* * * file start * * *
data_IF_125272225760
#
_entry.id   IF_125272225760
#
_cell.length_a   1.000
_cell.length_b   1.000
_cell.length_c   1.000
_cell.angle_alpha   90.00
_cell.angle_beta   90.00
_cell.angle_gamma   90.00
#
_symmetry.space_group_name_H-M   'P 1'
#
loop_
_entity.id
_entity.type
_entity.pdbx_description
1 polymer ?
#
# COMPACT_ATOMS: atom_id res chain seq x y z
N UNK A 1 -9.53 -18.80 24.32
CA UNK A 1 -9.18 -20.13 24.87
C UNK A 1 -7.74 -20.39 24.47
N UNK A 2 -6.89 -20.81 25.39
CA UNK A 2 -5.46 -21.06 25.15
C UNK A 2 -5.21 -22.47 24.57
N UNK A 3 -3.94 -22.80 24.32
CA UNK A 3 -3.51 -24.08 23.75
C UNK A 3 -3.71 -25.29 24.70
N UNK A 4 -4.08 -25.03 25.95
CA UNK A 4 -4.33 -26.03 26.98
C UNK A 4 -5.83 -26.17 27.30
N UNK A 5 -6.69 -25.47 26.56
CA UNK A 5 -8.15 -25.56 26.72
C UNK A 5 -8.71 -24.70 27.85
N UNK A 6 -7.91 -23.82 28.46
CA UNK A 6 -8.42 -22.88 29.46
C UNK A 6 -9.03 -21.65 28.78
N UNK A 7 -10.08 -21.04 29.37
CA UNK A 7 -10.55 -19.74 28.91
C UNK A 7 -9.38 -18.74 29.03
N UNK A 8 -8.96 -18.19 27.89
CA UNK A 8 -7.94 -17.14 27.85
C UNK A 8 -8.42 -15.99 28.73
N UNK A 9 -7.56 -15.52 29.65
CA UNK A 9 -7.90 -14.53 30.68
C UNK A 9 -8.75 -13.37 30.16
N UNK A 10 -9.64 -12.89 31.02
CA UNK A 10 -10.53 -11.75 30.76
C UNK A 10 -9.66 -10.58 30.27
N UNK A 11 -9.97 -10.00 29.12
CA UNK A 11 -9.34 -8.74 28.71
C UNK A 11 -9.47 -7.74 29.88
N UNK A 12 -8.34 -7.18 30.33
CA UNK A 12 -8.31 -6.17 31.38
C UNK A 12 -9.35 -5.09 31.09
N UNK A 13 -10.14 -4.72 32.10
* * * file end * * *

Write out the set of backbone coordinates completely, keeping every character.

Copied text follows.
data_IF_125272225760
#
_entry.id   IF_125272225760
#
_cell.length_a   1.000
_cell.length_b   1.000
_cell.length_c   1.000
_cell.angle_alpha   90.00
_cell.angle_beta   90.00
_cell.angle_gamma   90.00
#
_symmetry.space_group_name_H-M   'P 1'
#
loop_
_entity.id
_entity.type
_entity.pdbx_description
1 polymer ?
#
# COMPACT_ATOMS: atom_id res chain seq x y z
N UNK A 1 -9.53 -18.80 24.32
CA UNK A 1 -9.18 -20.13 24.87
C UNK A 1 -7.74 -20.39 24.47
N UNK A 2 -6.89 -20.81 25.39
CA UNK A 2 -5.46 -21.06 25.15
C UNK A 2 -5.21 -22.47 24.57
N UNK A 3 -3.94 -22.80 24.32
CA UNK A 3 -3.51 -24.08 23.75
C UNK A 3 -3.71 -25.29 24.70
N UNK A 4 -4.08 -25.03 25.95
CA UNK A 4 -4.33 -26.03 26.98
C UNK A 4 -5.83 -26.17 27.30
N UNK A 5 -6.69 -25.47 26.56
CA UNK A 5 -8.15 -25.56 26.72
C UNK A 5 -8.71 -24.70 27.85
N UNK A 6 -7.91 -23.82 28.46
CA UNK A 6 -8.42 -22.88 29.46
C UNK A 6 -9.03 -21.65 28.78
N UNK A 7 -10.08 -21.04 29.37
CA UNK A 7 -10.55 -19.74 28.91
C UNK A 7 -9.38 -18.74 29.03
N UNK A 8 -8.96 -18.19 27.89
CA UNK A 8 -7.94 -17.14 27.85
C UNK A 8 -8.42 -15.99 28.73
N UNK A 9 -7.56 -15.52 29.65
CA UNK A 9 -7.90 -14.53 30.68
C UNK A 9 -8.75 -13.37 30.16
N UNK A 10 -9.64 -12.89 31.02
CA UNK A 10 -10.53 -11.75 30.76
C UNK A 10 -9.66 -10.58 30.27
N UNK A 11 -9.97 -10.00 29.12
CA UNK A 11 -9.34 -8.74 28.71
C UNK A 11 -9.47 -7.74 29.88
N UNK A 12 -8.34 -7.18 30.33
CA UNK A 12 -8.31 -6.17 31.38
C UNK A 12 -9.35 -5.09 31.09
N UNK A 13 -10.14 -4.72 32.10